Speaker: Dr. Mark Fenskem University of Guelph
Title: Neurocognitive inhibition has social, emotional, and motivational consequences (that may be clinically relevant).
Location: PAS 2083
Time: 3:00 - 4:30 p.m. with a reception to follow in PAS 3005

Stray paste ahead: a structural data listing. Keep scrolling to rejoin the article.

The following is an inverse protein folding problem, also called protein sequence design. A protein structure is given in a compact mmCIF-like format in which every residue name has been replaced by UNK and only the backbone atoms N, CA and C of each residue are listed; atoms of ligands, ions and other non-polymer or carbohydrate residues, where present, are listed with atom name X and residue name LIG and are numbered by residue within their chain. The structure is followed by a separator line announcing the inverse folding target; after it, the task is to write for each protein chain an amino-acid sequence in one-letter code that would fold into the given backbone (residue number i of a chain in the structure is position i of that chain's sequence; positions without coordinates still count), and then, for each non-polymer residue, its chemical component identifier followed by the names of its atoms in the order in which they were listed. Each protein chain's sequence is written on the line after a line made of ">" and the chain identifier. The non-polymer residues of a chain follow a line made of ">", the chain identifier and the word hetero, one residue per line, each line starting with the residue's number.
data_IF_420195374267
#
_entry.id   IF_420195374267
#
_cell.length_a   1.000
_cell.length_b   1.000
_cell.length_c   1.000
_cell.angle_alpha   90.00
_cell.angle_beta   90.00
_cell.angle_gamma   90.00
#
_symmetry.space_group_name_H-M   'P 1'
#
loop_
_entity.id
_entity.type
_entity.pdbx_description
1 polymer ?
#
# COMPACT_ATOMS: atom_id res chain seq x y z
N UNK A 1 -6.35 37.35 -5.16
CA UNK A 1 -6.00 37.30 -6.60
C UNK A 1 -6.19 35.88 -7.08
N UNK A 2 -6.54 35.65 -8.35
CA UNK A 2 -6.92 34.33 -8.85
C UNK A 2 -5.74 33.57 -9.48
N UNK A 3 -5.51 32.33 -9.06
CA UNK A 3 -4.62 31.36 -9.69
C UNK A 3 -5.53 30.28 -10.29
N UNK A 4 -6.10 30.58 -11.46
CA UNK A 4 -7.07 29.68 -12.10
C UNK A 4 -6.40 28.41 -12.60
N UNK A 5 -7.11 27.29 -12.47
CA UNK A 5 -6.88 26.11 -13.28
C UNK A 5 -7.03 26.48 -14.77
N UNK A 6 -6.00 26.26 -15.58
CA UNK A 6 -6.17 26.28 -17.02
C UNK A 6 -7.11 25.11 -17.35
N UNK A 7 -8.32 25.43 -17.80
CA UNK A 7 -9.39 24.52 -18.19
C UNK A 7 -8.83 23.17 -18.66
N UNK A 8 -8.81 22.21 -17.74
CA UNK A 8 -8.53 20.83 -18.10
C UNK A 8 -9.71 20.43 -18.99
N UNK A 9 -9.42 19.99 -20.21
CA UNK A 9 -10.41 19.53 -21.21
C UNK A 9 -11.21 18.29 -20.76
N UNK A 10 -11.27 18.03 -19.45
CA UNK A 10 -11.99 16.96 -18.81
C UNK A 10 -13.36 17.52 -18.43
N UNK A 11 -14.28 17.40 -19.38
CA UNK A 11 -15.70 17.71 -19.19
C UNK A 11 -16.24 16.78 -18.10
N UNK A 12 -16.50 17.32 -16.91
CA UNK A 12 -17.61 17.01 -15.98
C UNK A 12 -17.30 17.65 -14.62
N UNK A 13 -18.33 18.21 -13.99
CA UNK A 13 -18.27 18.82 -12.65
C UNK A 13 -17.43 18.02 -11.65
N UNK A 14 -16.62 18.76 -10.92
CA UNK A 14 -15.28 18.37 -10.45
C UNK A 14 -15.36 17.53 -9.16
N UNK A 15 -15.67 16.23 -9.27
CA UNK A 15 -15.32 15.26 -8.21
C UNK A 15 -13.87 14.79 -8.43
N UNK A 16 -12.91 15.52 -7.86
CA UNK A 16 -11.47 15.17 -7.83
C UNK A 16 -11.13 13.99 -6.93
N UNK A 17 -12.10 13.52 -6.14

Our day-to-day survival depends on specific neurocognitive mechanisms that prioritize the possible targets of our thoughts and actions. Of these, emotion-related processes are particularly important for signaling what is beneficial and should be approached, and what is potentially problematic and should be avoided. While there is a long history of research into brain-based responses to salient external triggers— snakes, angry faces etc.—it is becoming clear that there are important yet less obvious sources of internally-generated affect. Originating from mental operations, such as those involved in cognitive control, these affective signals provide important feedback related to ongoing performance. But they also alter our evaluations of associated stimuli and the choices we make, and thereby have important implications for our understanding of the determinants of human behaviour. Growing evidence from my lab and others has shown that one cognitive-control mechanism in particular— inhibition—appears to elicit distinctly negative affective responses that alter stimulus value. Prior inhibition negatively impacts various subjective evaluations of a wide variety of stimuli: from how much we like meaningless patterns and common objects to feelings of trust, attraction and sexual arousal when viewing human faces and bodies. Inhibition also decreases the motivational incentive to seek and obtain what would otherwise be highly appealing, including food, sex, and drugs. This suggests that inhibition-based tasks may have potentially important clinical applications. Our findings regarding the basic characteristics, neural correlates, and physiological manifestations of the affective consequences of inhibition support theoretical views that posit a fundamental integration of emotion and cognitive-control.